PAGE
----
Chapter – 12 Consumer Protection
If consumers are asked to make greater sacrifices than industry, the country is going to have the greatest shortage of all consumers. Betty Furness, an American Consumer Advocate.
Protecting consumers from unfair trade practices, adopted by the producers and sellers of goods and services is termed as consumer protection. It not only includes educating consumers about their rights and responsibilities, but also helps in getting their grievances redressed.
Importance of Consumer Protection (from Consumer’s point of view)
1. Consumers Ignorance: Majority of consumers are not aware of their rights and reliefs available to them as a result of which they are exploited. In order to save consumers from exploitation, consumer protection is needed.
2. Unorganized Consumers: In India consumers are still unorganized and there is lack of consumer organizations also, thus consumer protection is required.
3. Widespread Exploitation of Consumers: Consumers are exploited on large scale by means of various unfair trade practices and consumer protection is required to protect them from exploitation.
1. Long term Business Interest: It is always in the interest of the business to keep its customer satisfied. Global competition could be won only after satisfying customers. Satisfied customers lead to repeat sales and help in increasing customer base of business.
2. Moral Justification: It is the moral duty of any business to take care of consumer interest & avoid any form of their exploitation & unfair trade practices like defective & unsafe products, adulteration, false and misleading advertising, hoardings, black marketing etc.
3. Business uses Resources of Society: Every business uses the resources of the society and thus it is their responsibility to work in the interest of the society.
4. Social Responsibility: A business has social responsibilities towards various groups like owners, workers, government, customers etc. Thus, customers should be provided qualitative goods at reasonable prices.
5. Government Intervention: If a business engages in any form of unfair trade practices then government takes action against it, which adversely affects its goodwill.
CONSUMER PROTECTION ACT, 1986(CPA, 1986)
Meaning of Consumer: Consumer Protection Act 1986 was introduced to make consumers aware about their rights and to give them legal protection. According to it consumer is defined as follows.
1. Any person who buys any goods for a consideration. It includes any user of such goods with the approval of the buyer. But it does not include a person who obtains goods for resale or any commercial purpose.
2. Any person who avails any services for a consideration. It includes any beneficiary of such services but it does not include a person who avails such service for any commercial purpose.
Meaning of Consumer Protection CPA, 1986defines consumer protection as:
1. To protect and promote the interest of consumers by recognizing consumer rights such as right to safety, right to be informed, right to choose, right to be heard, right to seek redressal and right to consumer education.
2. To provide for a simple, speedy and inexpensive redressal of consumer grievances by setting a 3 tier enforcement machinery. Rights of a Consumer: Consumer Protection Act, 1986 has provided six rights to the consumers, which are as follows:
1. Right to Safety: Consumer has the right to be protected against products, & services which are hazardous to health & life (should use ISI marked electronic device.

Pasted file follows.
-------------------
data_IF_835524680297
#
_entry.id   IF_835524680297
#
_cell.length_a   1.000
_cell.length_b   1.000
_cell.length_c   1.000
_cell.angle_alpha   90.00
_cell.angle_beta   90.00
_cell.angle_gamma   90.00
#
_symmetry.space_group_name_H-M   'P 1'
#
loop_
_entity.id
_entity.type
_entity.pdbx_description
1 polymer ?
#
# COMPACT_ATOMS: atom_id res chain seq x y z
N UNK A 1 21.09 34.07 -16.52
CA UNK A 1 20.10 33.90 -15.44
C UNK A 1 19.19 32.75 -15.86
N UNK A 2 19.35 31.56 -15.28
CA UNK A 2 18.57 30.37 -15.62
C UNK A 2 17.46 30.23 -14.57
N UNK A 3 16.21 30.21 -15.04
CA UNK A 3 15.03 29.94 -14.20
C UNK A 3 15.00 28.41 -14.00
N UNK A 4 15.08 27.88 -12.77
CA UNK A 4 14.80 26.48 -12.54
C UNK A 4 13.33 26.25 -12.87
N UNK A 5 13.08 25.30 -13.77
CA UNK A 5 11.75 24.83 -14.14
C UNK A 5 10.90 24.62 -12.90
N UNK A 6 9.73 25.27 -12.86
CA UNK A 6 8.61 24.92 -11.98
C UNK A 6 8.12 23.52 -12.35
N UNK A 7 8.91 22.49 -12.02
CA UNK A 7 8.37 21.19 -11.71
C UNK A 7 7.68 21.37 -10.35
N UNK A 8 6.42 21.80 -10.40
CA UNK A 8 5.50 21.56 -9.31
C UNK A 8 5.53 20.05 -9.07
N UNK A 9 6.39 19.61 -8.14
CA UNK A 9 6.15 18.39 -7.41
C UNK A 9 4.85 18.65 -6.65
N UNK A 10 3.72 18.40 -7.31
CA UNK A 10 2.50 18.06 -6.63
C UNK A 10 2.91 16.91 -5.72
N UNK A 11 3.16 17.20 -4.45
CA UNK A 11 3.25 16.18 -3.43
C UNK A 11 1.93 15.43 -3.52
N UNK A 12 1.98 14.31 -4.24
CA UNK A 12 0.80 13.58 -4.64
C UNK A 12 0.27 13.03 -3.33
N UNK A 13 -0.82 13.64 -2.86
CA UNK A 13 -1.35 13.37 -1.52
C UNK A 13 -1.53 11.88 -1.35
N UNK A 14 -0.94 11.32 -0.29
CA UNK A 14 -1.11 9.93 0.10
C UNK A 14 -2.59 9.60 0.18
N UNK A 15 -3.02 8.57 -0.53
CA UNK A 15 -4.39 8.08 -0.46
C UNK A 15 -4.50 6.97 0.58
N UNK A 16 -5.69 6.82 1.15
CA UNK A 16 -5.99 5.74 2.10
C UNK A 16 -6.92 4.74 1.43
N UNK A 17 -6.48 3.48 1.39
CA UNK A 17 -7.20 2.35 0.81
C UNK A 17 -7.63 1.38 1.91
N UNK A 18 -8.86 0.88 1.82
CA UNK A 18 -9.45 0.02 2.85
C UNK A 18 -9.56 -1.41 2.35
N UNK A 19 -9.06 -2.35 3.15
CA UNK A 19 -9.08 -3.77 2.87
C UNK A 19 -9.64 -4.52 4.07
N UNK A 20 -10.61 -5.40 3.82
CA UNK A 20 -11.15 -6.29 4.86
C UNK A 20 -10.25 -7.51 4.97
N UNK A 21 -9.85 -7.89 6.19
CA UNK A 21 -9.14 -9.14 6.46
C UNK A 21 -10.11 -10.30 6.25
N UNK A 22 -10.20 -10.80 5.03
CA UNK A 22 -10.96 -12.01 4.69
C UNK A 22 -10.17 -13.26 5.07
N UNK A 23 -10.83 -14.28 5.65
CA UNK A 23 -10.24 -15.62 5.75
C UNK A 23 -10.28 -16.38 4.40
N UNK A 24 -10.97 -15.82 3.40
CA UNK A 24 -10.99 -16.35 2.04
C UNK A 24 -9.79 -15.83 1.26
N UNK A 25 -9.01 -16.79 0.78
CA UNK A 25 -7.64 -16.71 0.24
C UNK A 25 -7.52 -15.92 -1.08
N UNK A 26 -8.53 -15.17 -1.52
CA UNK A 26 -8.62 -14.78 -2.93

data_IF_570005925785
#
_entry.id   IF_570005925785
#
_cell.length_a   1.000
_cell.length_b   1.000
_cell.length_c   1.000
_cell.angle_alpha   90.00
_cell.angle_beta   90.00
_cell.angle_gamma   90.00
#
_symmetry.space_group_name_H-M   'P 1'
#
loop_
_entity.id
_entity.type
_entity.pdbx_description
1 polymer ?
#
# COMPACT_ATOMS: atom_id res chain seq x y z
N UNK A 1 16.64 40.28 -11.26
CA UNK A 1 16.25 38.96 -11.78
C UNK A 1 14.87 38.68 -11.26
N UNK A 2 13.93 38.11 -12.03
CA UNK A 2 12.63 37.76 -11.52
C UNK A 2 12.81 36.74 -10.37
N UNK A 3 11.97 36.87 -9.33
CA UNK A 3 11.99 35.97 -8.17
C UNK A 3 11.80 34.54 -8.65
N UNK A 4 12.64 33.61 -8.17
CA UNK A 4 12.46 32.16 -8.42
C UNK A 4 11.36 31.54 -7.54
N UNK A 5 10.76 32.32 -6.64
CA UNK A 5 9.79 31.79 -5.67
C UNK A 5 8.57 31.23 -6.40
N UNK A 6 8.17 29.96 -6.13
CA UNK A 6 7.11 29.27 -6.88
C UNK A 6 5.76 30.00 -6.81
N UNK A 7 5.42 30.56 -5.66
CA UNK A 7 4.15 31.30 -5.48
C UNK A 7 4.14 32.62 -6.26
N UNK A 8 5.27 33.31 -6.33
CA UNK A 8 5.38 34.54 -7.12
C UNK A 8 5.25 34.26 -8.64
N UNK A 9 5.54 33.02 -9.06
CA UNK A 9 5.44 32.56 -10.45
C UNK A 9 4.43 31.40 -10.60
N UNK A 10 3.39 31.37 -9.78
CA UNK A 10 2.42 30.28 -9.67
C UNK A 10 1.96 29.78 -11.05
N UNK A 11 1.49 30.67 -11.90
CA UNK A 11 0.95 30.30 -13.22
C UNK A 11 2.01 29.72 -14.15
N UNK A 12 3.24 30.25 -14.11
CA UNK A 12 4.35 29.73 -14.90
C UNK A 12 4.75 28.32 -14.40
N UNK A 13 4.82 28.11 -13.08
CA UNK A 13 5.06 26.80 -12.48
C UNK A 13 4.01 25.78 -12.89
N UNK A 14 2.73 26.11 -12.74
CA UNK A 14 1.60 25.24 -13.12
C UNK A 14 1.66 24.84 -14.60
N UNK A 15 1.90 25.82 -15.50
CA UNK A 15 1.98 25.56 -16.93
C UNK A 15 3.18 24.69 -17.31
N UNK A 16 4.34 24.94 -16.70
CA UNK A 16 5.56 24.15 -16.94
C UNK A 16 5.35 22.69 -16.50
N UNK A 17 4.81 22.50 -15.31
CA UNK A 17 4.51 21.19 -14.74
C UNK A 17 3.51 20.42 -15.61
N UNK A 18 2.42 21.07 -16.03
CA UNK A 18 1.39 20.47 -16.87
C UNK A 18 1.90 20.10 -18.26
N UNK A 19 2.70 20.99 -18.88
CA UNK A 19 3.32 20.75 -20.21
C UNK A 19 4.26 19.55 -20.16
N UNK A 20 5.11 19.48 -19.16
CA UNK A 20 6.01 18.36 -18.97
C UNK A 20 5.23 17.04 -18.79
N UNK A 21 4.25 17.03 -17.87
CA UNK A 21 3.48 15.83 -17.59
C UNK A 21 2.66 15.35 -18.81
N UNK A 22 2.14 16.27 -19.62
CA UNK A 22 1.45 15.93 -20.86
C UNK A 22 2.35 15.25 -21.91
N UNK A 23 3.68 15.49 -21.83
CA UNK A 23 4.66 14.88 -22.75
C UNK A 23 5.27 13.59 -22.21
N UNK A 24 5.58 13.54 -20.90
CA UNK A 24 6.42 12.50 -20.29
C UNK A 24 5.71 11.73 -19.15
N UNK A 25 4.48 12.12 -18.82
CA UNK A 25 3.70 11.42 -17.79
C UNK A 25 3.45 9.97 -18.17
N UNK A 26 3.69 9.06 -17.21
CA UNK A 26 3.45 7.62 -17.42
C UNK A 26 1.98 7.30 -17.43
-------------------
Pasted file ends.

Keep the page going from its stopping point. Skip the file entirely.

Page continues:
2. Right to be Informed: Consumer has right to have complete information about the product before buying it.
3. Right to choose: Consumer has a right to choose any product out of the available products as per his own decision making.
4. Right to be heard: Consumer has the right to file a complaint to be heard in case of dissatisfaction with goods or services (use of grievance cell)
5. Right to Seek Redressal: Consumer has the right to get relief in case the product or service falls short of his expectations or is dangerous. He may be provided with replacement/removal of defect or compensation for any loss. Various redressal forums are set up by the Govt. at National and State level.
6. Right to consumer education: Consumer has the right to acquire knowledge and to be well informed throughout life. He should be made aware of his rights and reliefs available to him in case of the product or service falls short of his exceptions. The Govt. of India has included consumer education in the school curriculum & is making use of media to make consumers aware of their rights.
Responsibilities/Duties of a Consumer:
1. Consumer must exercise his rights: Consumers must be aware of their rights with regard to the products or services they buy from the market.
2. Consumer must be a Cautious consumer: While buying a product or services, a consumer should read labels carefully.
3. Consumer must file a complaint in an appropriate forum in case of any shortcoming in product/service availed.
4. Consumer must insist on cash memo i.e. a proof of purchase is required to file a complaint.
5. Consumer must be quality conscious. He should ask/look for ISI mark on electric goods.
FPO mark on food products, Hall mark on jewellery etc.
6. Consumer must bring the discrepancy in the advertisement to the notice of the sponsor.
7. Consumer must exercise his legal right. If any of these rights is violated by manufacturer or seller, the consumers must file a complaint with the legal machinery constituted under CPA, 1986.
THE SALIENT FEATURES AND PROVISIONS OF CONSUMER PROTECTION ACT,1986
Who Can File a Complaint Under CPA, 1986
A complaint before the appropriate consumer forum can be made by:
1. Any consumer.
2. Any registered consumer association.
3. The central or state government.
4. One or more consumers on behalf of numerous consumers having same interest.